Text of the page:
Football Association chief executive Mark Bullingham has warned "nothing is off the table" as the governing body seeks to prevent a repeat of the European Super League threat.
English football is set for a fan-led review, under the direction of former sports minister Tracey Crouch, following the fall-out from the widely criticised breakaway plans.
Twelve of Europe's leading clubs -- including the Premier League's "big six" -- announced late Sunday they had signed up to compete in the Super League.
But the plans dramatically unravelled two days later as clubs withdrew following an outpouring of outrage from fans, governing bodies, players and politicians.
Liverpool, Manchester United, Arsenal, Chelsea, Manchester City and Tottenham all swiftly confirmed they would not be moving ahead with the proposals, which would have seen founder members exempt from relegation.
Bullingham is determined there must be no repeat of the chain of events, which caused an uproar throughout the game.
"Our primary focus now is working to ensure that this can never happen again," he said.
"We are exploring all options to prevent that, including legislation and changes to our rulebook, and nothing is off the table."
Jurgen Klopp said on Friday that Liverpool's owners were not bad people despite making "a bad decision" over their involvement in the failed project.
The furore over the Super League has overshadowed UEFA's decision to approve changes to the format of the Champions League from 2024.
The competition is to be increased from 32 to 36 teams with a revamped group stage that will see all teams play at least 10 fixtures -- a move that has been criticised by both Manchester City manager Pep Guardiola and Liverpool boss Klopp.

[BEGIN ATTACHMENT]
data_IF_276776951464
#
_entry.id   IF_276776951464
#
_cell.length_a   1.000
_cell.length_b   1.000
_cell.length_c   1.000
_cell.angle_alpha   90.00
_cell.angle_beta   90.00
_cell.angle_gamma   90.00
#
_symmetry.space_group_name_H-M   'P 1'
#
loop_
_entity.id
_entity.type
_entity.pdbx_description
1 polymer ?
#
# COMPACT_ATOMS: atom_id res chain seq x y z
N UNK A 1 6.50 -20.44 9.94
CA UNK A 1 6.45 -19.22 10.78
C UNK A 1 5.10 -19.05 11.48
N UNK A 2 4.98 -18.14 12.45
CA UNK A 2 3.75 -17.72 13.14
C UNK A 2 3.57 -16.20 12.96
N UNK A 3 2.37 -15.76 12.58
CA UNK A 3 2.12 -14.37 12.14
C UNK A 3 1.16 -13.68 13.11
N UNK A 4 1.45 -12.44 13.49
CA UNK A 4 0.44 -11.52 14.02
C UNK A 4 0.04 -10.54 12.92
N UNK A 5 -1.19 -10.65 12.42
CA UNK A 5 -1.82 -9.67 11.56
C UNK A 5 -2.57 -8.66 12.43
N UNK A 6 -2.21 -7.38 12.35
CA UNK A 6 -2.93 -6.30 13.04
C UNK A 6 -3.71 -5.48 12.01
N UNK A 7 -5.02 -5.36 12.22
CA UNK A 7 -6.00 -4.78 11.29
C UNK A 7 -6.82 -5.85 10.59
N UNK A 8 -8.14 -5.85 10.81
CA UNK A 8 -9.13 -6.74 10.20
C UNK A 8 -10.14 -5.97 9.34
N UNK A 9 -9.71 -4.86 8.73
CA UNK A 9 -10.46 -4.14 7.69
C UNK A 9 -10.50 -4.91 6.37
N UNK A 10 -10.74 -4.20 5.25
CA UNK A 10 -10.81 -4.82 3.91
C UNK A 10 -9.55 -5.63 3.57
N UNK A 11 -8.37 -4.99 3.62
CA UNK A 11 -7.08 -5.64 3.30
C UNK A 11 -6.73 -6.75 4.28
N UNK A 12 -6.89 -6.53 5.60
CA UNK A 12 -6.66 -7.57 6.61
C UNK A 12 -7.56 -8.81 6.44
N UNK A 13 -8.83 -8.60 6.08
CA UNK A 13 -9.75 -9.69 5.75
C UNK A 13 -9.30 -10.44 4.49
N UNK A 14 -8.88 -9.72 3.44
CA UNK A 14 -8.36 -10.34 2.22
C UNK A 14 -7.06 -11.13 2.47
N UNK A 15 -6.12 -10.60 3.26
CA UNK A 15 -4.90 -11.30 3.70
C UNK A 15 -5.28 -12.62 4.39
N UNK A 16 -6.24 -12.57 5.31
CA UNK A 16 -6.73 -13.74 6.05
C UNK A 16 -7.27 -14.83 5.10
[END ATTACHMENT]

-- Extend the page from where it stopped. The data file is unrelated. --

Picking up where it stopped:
Earlier, the Super League's financial backer JP Morgan accepted it "misjudged" how fans would react to the breakaway competition.
Having announced their intention to break away, the 12 teams, who included Spanish sides Real Madrid, Barcelona and Atletico Madrid as well as Italian trio Juventus, AC Milan and Inter Milan, resigned from the European Club Association.
However, a tweet from the ECA on Friday appeared to offer hope of a return to the fold.
"We want to move past the events of this week.... Clubs can only succeed both on & off the pitch if we work hand in hand," the organisation tweeted.
The ECA has traditionally been perceived as an organisation that lobbies UEFA chiefly in the interests of Europe's elite clubs.
Any failure of the group labelled "the dirty dozen" by UEFA president Aleksander Ceferin on Monday to gain re-entry to the ECA could weaken their ability to influence matters at continental level.